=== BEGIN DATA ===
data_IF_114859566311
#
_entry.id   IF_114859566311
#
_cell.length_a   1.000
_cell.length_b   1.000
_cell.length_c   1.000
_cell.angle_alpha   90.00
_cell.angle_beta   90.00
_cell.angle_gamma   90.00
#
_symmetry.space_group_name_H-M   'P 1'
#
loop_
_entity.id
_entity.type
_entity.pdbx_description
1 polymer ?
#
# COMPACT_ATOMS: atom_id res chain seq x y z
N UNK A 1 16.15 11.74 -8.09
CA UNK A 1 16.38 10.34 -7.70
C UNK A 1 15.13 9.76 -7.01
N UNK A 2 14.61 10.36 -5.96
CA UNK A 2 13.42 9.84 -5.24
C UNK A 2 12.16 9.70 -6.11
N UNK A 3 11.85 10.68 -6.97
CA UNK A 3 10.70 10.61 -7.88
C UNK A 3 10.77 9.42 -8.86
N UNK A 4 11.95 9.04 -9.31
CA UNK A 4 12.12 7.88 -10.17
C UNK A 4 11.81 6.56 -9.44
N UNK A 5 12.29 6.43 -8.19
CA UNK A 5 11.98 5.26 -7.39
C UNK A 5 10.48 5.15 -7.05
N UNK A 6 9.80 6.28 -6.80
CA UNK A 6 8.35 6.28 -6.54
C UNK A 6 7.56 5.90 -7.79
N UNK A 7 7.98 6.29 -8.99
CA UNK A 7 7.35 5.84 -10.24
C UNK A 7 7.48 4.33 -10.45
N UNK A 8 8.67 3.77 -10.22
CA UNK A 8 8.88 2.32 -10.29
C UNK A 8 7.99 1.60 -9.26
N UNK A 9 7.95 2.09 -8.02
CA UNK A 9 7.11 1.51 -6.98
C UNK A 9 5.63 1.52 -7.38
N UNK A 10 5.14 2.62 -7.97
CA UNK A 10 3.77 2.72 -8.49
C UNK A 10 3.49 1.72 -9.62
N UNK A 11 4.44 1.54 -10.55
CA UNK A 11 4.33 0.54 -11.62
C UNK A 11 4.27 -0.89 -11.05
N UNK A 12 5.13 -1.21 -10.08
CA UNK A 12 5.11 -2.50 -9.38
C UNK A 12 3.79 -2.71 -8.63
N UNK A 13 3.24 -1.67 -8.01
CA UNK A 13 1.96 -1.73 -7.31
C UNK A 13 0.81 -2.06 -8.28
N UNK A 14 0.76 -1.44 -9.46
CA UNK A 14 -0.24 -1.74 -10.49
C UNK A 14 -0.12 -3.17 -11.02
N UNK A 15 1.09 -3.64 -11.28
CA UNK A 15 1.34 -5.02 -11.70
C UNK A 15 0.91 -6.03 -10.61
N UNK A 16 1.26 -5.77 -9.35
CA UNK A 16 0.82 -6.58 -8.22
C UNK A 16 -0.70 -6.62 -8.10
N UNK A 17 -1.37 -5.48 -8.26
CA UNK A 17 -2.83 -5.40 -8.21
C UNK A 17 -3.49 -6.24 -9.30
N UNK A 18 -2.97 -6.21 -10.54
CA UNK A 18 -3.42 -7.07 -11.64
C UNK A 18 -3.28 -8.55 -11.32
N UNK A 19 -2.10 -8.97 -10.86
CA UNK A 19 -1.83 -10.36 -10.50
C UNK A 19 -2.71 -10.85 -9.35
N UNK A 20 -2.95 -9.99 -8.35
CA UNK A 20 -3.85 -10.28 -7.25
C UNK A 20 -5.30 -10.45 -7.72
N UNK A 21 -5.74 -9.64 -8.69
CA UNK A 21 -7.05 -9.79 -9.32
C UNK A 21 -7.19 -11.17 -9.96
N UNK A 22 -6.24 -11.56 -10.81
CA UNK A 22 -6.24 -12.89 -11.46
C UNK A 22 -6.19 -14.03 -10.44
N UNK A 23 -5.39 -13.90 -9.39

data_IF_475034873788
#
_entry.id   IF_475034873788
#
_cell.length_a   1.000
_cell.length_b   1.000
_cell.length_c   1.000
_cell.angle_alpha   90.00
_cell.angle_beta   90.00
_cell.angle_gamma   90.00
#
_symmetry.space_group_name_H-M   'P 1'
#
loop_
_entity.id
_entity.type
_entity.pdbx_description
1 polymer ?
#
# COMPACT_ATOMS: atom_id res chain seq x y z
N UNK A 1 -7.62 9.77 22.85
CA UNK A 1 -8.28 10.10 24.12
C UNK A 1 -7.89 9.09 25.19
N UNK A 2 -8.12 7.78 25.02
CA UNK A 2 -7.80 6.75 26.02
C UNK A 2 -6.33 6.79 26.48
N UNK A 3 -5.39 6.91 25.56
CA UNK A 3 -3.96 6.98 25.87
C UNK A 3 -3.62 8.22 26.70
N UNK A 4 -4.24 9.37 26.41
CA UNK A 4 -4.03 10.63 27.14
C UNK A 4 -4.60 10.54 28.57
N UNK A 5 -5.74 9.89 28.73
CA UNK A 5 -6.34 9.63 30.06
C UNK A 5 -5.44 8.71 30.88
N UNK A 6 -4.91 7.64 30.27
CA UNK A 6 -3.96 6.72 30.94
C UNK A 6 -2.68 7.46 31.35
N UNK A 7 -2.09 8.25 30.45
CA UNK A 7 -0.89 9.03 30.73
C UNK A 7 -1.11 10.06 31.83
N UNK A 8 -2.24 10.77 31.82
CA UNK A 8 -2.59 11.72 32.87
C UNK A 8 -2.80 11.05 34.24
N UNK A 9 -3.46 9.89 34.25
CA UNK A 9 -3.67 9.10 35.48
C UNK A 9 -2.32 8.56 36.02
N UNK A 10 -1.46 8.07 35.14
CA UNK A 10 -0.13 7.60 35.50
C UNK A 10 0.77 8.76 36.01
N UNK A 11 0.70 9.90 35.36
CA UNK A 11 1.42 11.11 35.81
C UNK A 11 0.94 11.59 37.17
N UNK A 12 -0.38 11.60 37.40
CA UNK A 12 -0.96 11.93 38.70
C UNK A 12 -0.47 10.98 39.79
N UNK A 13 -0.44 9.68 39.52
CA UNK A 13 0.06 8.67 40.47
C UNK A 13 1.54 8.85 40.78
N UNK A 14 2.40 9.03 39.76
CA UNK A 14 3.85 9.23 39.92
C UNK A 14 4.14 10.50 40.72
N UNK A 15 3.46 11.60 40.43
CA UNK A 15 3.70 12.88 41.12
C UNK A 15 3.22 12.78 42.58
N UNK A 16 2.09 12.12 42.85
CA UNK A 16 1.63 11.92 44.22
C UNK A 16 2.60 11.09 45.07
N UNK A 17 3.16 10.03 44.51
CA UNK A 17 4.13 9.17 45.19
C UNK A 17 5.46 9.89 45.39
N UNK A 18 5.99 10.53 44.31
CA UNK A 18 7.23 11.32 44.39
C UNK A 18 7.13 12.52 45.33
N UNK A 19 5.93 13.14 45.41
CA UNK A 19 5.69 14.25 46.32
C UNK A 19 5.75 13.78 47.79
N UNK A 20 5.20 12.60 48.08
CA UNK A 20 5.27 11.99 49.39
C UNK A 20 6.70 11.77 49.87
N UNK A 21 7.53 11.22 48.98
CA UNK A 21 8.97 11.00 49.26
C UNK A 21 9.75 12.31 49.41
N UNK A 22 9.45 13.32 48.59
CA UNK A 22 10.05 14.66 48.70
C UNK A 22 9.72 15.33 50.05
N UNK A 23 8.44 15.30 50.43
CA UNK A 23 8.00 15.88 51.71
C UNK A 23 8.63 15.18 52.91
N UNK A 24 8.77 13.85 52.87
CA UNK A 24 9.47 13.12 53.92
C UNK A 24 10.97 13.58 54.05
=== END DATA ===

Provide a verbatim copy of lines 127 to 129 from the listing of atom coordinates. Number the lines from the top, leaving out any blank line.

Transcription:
CA UNK A 7 -0.89 9.03 30.73
C UNK A 7 -1.11 10.06 31.83
N UNK A 8 -2.24 10.77 31.82